Just 732 teenagers scored a clean sweep of 9s this summer, with more girls scoring straight top grades than boys.
Overall GCSE pass rates rose this year in the wake of the biggest shake-up of the exams for a generation.
One in five UK GCSE entries (20.5%) scored at least an A grade – or 7 under the new grading system, up 0.5 percentage points on last year, according to data published by the Joint Council for Qualifications (JCQ).
And about two thirds (66.9%) were awarded a C, or a 4, also up 0.5 percentage points compared with 2017.
Figures published by the exams regulator Ofqual showed that 732 16-year-olds in England taking at least seven new GCSEs scored grade 9s in all subjects.
Of these, almost two thirds (62%) were girls, and just over a third (38%) were boys.
One estimate ahead of results day suggested that as few as 200 candidates would score the highest grade across the board.
The rises in overall pass rates come after major reforms in England designed to toughen up the qualifications and the introduction of a new 9-1 grading system, replacing A*-G grades.
A new grade 7 is broadly equivalent to an A and a grade 4 broadly equivalent to a C.
There is also less coursework in new GCSEs and students take exams at the end of the two-year courses rather than throughout.
The vast majority of entries in England were for the new-style GCSEs this year, with 20 subjects, including the sciences, popular foreign languages, history and geography moving over to the new system.
They join English and maths, which were awarded numerical grades for the first time last summer.
A smaller proportion of entries were awarded a grade 9 this summer – the new highest grade, compared with A* under the old system.
This follows a deliberate move to allow more differentiation among the brightest candidates.
There are now three top grades – 7, 8 and 9, compared with two – A and A*, previously.
Overall, 4.3% of all UK entries were awarded a grade 9, and a breakdown shows that 5% of girls’ entries scored the highest grade compared with 3.6% of boys’ entries.
Figures for England alone also show a rise in results.
In total, 20.3% of all entries from English candidates (for both new and old-style GCSEs) scored at least an A or a 7, up from 19.8% last year.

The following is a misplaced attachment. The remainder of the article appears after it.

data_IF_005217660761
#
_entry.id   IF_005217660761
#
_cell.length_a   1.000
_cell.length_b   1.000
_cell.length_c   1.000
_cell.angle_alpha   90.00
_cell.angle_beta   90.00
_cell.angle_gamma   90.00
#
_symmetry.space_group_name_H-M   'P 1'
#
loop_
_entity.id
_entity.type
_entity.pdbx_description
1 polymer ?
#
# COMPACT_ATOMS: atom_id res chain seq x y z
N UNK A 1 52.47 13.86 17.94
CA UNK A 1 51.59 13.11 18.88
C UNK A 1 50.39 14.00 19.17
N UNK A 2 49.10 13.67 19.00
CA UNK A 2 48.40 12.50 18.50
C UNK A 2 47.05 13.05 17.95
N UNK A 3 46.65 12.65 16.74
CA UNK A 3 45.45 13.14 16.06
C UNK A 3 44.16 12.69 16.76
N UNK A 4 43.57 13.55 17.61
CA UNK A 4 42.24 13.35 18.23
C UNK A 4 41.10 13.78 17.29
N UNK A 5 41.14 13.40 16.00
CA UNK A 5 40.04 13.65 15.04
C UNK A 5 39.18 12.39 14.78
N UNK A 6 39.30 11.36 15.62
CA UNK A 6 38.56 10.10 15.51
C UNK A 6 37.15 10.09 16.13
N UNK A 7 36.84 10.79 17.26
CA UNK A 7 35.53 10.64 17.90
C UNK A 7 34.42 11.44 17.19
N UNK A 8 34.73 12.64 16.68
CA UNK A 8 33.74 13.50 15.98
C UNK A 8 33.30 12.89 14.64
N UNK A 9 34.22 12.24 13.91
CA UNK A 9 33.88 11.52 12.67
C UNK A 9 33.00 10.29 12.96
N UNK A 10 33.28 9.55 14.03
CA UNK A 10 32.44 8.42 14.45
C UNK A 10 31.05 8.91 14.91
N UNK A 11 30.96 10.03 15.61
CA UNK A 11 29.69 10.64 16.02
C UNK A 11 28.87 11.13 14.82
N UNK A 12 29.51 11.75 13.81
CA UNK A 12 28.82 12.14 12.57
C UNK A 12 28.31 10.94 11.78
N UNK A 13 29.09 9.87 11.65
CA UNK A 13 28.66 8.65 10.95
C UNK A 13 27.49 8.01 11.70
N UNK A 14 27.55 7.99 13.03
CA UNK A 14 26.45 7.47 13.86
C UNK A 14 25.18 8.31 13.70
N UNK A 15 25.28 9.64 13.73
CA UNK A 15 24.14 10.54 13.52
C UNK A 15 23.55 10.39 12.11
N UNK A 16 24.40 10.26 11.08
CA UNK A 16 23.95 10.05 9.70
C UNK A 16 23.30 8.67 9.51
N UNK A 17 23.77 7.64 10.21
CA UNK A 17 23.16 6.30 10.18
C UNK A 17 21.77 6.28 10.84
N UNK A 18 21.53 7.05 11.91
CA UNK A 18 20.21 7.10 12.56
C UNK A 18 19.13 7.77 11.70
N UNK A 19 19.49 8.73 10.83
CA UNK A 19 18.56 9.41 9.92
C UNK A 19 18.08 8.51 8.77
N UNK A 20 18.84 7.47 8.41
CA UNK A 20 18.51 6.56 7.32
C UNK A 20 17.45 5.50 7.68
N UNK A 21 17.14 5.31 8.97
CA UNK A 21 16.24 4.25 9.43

And 66.6% scored at least a C or 4, up from 66.1% in 2017.
An analysis of grade boundaries for the new GCSEs shows that candidates taking higher-tier maths needed to get between 20%-21% of marks in order to get a grade 4, compared with around 18% last year.
Exams regulator Ofqual has said it uses statistical processes to ensure that results are comparable year-on-year, and to ensure that students who are the first to take the new-style qualifications are not disadvantaged in any way.
Professor Alan Smithers, director of the Centre for Education and Employment Research at the University of Buckingham, said: “There has been a lot of anxiety about the exams and some confusion about the new 9-1 grades, but in fact the grade level is much the same as it was.
“The percentages getting 7 and above and 4 and above are up a bit this year, which is against the trend of recent years.
“So Ofqual may have over-compensated for the fact that the people taking these exams are the first to do so and could have been disadvantaged.”
He added: “It looks very much as though the awarding of grades has been a lot more lenient.
“If the exams are generally tougher, the awarding of the grades has had to be more lenient.”
Thursday’s results also show that across the UK boys are closing the gap with girls at top grades – 17.2% of boys’ entries scored an A or a 7, up from 16.4% last year, while girls’ remained static at 23.7%.
Geoff Barton, general secretary of the Association of School and College Leaders (ASCL), said: “All the time and effort that has gone into reforming GCSEs, why have we done that?
“Because GCSEs were designed for an age when children were then maybe going into employment or going into the sixth form, so they were a gateway to other things.
“Now everyone has to stay in education to 18, so why have we got children doing at least 30 hours of exams, all the stress and all the time and all the money that is, when actually for employers, it’s what they get at
the age of 18 that’s going to be important.
“That’s where the real reform should be happening. And this is looking to me like a qualification that time forgot.”
He added that there should be more focus on the youngsters who score at the lower end of the grade scale.